They’re everywhere in modern society, according to pop culture.
Follow the self-help, healing, or spiritual hashtag of your choice on Instagram and watch accounts like “@everyonearoundmeisanarcissist” or “@empathsuniteagainsttoxicnarcissists” (names changed to protect the emphatically non-narcissistic) pop into your feed.
Pay attention to news articles and note when a mental health professional normalizes breaking protocol by publicly opining on a public figure’s level of narcissism, even though they’ve never met or treated said individual.
Join a spiritual community and note how quickly your new healer friends tell you about their narcissistic families, exes, and/or bosses. Bonus points if they also tell you how empathic and sensitive they are in the same breath.
All this buzz suggests that narcissists are everywhere—and out to destroy us, empaths, at any cost. Right?
Psychologists estimate that narcissistic personality disorder (NPD) affects approximately 0.5 percent of the United States population. Less than one percent.
Quite simply, we are consistently over and misusing the term narcissist and its sibling, empath.
That’s a far cry from pop culture’s narrative.
Yes, legitimate narcissists exist. Yes, the number of people impacted by legitimate narcissists is higher than the number of actual narcissists. And yes, it’s completely reasonable to assume that these individuals are sharing valid experiences about narcissism.
However, the rate at which pop culture and our neighbors diagnose narcissism in anyone displaying even a hint of narcissistic traits is significantly higher than all those numbers.
It’s statistically impossible for that many narcissists to be walking around.
So what’s really going on?
The narcissist/empath narrative frequently surfaces when one person’s trauma and attachment style collide with another person’s, creating the perception of this dynamic.
Trauma responses vary widely across the human population. Some individuals process trauma by becoming highly attuned and sensitive to their environment, hypervigilant for emotional triggers, and anxious to smooth conflict. This typically manifests as an anxious attachment style.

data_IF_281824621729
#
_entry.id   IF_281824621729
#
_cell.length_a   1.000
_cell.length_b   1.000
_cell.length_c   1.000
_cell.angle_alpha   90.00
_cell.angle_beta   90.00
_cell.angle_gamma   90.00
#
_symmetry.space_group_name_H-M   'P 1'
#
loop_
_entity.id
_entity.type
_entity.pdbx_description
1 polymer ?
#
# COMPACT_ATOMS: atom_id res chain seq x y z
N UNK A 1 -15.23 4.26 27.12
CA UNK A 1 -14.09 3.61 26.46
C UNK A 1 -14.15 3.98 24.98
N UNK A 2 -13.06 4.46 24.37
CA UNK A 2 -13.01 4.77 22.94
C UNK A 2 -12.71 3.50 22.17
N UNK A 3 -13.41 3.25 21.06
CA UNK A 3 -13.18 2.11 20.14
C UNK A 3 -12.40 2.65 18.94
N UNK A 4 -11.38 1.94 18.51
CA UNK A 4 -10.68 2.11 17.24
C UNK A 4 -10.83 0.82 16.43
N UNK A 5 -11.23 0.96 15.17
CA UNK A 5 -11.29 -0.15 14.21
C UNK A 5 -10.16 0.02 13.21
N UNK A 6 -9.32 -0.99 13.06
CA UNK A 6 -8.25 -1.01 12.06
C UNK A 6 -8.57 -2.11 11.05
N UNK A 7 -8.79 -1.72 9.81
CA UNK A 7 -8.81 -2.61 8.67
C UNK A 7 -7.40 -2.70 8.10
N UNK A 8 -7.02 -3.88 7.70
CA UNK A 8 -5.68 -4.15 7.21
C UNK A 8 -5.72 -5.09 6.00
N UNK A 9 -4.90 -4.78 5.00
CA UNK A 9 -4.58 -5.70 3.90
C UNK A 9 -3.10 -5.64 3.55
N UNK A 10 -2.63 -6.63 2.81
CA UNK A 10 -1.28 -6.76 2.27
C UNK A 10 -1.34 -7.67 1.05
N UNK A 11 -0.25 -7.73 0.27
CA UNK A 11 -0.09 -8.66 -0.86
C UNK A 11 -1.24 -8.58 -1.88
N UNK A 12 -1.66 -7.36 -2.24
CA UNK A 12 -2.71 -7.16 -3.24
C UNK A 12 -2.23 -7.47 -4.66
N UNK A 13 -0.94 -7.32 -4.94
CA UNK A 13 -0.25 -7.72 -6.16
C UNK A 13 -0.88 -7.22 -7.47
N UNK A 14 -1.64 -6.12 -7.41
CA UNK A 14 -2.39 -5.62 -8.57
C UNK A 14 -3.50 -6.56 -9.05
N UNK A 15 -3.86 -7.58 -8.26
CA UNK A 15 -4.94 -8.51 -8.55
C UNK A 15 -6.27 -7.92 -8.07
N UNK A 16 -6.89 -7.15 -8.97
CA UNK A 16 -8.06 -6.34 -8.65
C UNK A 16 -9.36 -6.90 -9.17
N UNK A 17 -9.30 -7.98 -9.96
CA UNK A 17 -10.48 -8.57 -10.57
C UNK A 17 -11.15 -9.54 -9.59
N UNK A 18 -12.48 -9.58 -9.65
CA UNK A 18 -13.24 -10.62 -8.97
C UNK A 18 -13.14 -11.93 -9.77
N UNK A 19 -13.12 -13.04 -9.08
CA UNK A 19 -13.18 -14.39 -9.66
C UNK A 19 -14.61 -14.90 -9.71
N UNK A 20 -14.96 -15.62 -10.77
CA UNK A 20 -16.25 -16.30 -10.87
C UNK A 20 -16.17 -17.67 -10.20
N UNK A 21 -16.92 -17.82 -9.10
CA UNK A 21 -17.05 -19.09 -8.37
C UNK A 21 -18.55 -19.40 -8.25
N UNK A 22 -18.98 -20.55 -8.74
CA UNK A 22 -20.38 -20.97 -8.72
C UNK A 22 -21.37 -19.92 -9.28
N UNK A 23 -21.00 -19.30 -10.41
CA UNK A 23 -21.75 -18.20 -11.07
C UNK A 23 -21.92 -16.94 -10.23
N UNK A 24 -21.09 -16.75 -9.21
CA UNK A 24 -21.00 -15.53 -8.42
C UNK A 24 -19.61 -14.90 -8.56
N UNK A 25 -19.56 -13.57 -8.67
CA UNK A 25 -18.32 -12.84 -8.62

Other individuals may respond to the same trauma by developing an avoidant attachment style, where they withdraw or dissociate from their environment, detach emotionally, and avoid conflict.
What happens when these two attachment styles interact with each other?
Generally, the anxiously attached individual may feel highly sensitive about the relationship, overfocus on the other person, and pressure the avoidant for more intimacy. The avoidantly attached individual may, in contrast, feel numb about the relationship, overfocus on themselves, and eschew intimacy.
Eventually, the anxiously attached person (who often identifies as an empath) accuses the avoidantly attached person as selfish or—wait for it—a narcissist for being too focused on themselves at the expense of the relationship.
In reality, both individuals are merely responding to each other from their seat of trauma and attachment, but it can feel like they’re speaking two completely different languages to each other.
We see this pattern intermingle with the twin flame narrative (another over and misused spiritual term), typically depicting a runner and chaser in the relationship. The dynamic is exactly what it sounds like: one twin runs while the other chases them in the name of true soul-mate-on-crack love.
Unsurprisingly, twin flame chasers often incorrectly declare themselves empaths and their runner twins narcissists when, again, the anxious and avoidant attachment styles are simply explosively colliding.
Now, consider the fact that approximately 20 percent of the population is anxiously attached and 25 percent avoidantly attached. That’s almost 50 percent of the population.
We’re suddenly much closer to numbers that match the overwhelming presence of “narcissists” and “empaths” in pop culture, aren’t we?
Let’s examine why this is problematic.
Categorizing people incorrectly as narcissists or empaths creates a false narrative of “omnipotent bad guy versus disempowered victim.”
The narcissist label is both stigmatizing and divisive, typically painting the bad guy as lacking all empathy while making deliberate, evil choices to ruin the good guy’s life.
Meanwhile, the empath label artificially elevates the perceived victim as a superior human too sensitive and evolved for all the evil people surrounding them. That sounds almost like—say it with me—narcissism, doesn’t it?
Too much focus on these labels promotes spiritual bypassing of the real work needed from both parties to nurture a healthy relationship. Instead of focusing on our triggers, we point fingers at perceived narcissists, accusing them of invading our safe empath bubble while we screech about boundaries and gaslighting.
Nope, try again! By avoiding and demonizing our triggers instead of leaning into our discomfort, we promote emotional fragility and rob ourselves of the opportunity to heal our trauma. If we block everyone who triggers us and call them a narcissist, we simply cannot reflect and course correct while blaming someone else.
As we tackle our trauma and attachment issues, we relate to and attract people differently. Healthy boundaries naturally develop without us imposing draconian restrictions on the perceived narcissists in our lives. True narcissists won’t make it into our lives, and we won’t need to proclaim our empathy everywhere we go.
Eventually, we become more secure in our relationships with everyone else, rebuilding our connection, trust, and intimacy.
And isn’t that what this whole narcissist/empath narrative is really about?
Something to ponder while we create a new “@ibrokefreefromnarcissisticnarratives” Instagram account.